13.05.2020 18:00 GMT
Hello and welcome back to another Forgotten Hope 2 update.
Today we are showing off some final renders of weapons you will be able to use on Motovskiy Bay, and also covering some of the other changes that you will be able to find in 2.56. Firstly however, in acknowledgement of the large download size for 2.56, we have prepared a pre-release file that you can download now. We will release the password to this on Friday at the same time as the patch is released to the FH2 Launcher.
In the late 1920's, fresh off his successful light machinegun design, Vasily Degtyaryov began to work on a submachinegun. Initially just a scaled down design of his earlier DP including the pan magazine, by 1931 it had be refined to a more conventional design with a 25 round box magazine chambered in the new Tokarev pistol cartridge. This design was finally adopted by the Army in 1935 as the PPD-34. Initial production was very slow, hundreds to a couple of thousand a year, and the Army was struggling to find a place for the new weapons. All in all, no more than about 5000 were made.
In early 1939, an update to the design was introduced as the PPD-34/38, featuring a few minor changes to make the gun stronger and make magazines more interchangeable. However around the same time the Army withdrew all PPDs into storage in anticipation of the new SVT-38, and only a few NKVD border troops kept theirs. This would soon change again however, with the Winter War giving the Red Army a brutal lesson in just how effective submachineguns could be.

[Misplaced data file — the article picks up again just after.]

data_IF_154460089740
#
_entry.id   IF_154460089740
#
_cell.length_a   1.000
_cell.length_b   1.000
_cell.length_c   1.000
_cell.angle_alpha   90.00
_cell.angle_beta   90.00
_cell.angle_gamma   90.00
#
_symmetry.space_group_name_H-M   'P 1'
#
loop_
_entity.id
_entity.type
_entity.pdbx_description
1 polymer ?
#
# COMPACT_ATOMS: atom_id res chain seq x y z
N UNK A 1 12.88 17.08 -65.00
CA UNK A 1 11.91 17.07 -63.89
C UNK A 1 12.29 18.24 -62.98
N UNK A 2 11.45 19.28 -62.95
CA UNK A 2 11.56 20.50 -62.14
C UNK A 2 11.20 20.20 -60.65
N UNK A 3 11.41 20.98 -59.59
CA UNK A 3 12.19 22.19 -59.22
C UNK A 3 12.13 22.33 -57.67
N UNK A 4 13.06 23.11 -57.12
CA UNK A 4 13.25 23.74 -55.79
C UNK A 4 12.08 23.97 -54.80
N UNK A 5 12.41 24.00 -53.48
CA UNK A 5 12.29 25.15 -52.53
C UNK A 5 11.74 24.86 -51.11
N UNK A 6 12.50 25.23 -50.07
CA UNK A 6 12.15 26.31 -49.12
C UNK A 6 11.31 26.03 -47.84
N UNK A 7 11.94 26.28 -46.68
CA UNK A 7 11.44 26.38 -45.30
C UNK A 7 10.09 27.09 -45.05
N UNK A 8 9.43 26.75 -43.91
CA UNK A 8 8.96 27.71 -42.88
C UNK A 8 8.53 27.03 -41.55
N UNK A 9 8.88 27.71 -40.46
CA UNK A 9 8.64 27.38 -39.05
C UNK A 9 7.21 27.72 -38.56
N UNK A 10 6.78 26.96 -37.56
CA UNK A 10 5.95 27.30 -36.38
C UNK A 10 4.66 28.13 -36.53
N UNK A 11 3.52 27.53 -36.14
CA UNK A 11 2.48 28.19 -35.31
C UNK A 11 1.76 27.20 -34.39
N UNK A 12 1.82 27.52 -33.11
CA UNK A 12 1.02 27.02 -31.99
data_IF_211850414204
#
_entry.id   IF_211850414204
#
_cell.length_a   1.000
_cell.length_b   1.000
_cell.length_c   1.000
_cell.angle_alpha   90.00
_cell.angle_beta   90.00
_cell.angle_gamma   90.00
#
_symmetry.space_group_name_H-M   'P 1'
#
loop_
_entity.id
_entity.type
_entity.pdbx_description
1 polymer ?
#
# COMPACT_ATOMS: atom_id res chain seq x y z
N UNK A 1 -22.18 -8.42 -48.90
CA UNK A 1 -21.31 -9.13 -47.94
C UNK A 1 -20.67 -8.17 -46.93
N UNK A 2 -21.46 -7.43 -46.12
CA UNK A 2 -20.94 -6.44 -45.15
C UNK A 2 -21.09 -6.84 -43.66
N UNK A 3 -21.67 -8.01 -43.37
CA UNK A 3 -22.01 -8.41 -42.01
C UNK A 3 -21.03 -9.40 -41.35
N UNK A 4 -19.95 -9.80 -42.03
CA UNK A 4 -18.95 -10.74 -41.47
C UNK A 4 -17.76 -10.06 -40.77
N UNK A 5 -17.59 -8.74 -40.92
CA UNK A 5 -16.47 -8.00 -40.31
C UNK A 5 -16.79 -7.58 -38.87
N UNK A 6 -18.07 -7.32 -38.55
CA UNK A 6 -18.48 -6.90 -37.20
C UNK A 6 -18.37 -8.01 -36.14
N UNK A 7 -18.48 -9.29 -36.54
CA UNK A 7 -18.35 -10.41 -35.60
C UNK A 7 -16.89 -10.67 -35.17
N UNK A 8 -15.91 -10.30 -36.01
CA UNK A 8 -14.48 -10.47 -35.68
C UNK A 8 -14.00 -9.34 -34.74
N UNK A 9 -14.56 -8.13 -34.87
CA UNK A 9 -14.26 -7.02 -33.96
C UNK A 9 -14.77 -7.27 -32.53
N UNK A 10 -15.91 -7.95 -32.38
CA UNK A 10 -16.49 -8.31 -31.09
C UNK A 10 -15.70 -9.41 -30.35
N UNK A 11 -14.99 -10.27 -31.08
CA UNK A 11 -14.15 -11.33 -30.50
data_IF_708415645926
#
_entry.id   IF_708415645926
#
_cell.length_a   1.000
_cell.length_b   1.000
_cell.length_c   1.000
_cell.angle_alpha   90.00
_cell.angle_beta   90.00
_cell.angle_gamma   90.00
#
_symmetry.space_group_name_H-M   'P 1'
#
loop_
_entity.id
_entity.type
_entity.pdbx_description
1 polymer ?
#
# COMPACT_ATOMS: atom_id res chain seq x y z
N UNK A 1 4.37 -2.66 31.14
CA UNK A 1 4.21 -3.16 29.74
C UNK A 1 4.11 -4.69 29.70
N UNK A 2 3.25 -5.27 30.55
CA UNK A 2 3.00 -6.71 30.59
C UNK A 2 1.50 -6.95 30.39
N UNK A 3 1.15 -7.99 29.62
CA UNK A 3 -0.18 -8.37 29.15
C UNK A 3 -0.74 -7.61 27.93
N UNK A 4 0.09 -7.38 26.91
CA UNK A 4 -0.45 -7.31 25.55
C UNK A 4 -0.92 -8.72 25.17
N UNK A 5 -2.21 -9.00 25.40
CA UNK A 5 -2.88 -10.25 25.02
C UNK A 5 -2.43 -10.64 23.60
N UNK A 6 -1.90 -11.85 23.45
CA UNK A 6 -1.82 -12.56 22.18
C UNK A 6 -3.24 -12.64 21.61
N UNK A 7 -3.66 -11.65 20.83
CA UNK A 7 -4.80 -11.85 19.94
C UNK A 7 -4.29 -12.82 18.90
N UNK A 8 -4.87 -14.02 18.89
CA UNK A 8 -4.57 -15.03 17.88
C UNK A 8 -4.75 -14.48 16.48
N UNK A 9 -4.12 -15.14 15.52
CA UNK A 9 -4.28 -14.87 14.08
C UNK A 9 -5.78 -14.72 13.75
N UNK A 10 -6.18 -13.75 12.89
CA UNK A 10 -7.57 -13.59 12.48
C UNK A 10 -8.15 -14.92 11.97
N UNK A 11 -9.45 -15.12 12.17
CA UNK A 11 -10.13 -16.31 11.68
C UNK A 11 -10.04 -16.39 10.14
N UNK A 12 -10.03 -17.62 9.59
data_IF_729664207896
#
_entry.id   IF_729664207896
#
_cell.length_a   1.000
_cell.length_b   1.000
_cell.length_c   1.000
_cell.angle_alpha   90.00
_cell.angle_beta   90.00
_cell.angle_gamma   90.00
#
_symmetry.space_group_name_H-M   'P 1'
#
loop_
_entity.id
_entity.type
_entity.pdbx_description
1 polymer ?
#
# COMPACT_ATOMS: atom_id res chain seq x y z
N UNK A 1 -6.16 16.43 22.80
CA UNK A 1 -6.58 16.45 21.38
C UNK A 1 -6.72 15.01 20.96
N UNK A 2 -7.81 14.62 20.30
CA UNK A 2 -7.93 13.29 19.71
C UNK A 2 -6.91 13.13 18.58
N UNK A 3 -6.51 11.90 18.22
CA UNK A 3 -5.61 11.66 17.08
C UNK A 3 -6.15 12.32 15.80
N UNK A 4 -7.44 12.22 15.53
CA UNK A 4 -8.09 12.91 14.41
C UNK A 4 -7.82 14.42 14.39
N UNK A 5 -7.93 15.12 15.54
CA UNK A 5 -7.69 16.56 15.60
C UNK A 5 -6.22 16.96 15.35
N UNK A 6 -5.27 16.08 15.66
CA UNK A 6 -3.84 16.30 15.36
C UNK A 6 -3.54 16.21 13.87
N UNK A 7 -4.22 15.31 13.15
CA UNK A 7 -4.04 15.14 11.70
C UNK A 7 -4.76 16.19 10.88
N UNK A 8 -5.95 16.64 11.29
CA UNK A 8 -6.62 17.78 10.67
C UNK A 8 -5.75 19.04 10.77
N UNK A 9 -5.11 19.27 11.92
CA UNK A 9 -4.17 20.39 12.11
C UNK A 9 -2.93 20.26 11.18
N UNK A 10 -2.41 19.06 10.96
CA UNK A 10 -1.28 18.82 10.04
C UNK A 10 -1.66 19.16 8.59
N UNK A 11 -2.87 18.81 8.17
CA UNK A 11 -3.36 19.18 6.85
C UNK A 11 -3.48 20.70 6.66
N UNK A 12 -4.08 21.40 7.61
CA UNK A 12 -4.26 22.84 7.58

In December of 1939, the weapons began to be re-issued to the Army, and by the middle of January these were supplemented by a drum magazine copied very closely from the Finnish Suomi KP/-31. These drums needed a feed tower to fit into the magazine well and were not considered reliable. About this time, the cooling holes on the barrel jacket were simplified to slots. No more than 15000 PPD-34/38s of all types were manufactured until March 1940.
To simplify the design further and allow for a more reliable direct copy of the Suomi drum, the design was modified again. This new PPD-40 was visually distinct from its predecessors, with the two part stock to fit the new magazines. It also initially featured a fixed firing pin, but this change was problematic and was reverted within a month. About 80000 PPD-40s were produced during 1940 and into early 1941 before being replaced on the production lines by the cheaper and quicker to produce PPSh-41. Production of PPD-40s would continue inside the Siege of Leningrad using old tooling left behind by retreating factories, with nearly 45000 made to the start of 1943. Our PPDs have been made by Seth Soldier.
3 New playermodels:
And last but not least, the final batch of screenshots showing off some new content:
That's all for today, but be sure to come back tomorrow for another update. Until then, feel free to visit our Discord, our public forums, and/or our Twitter and Facebook pages to discuss this update and other news.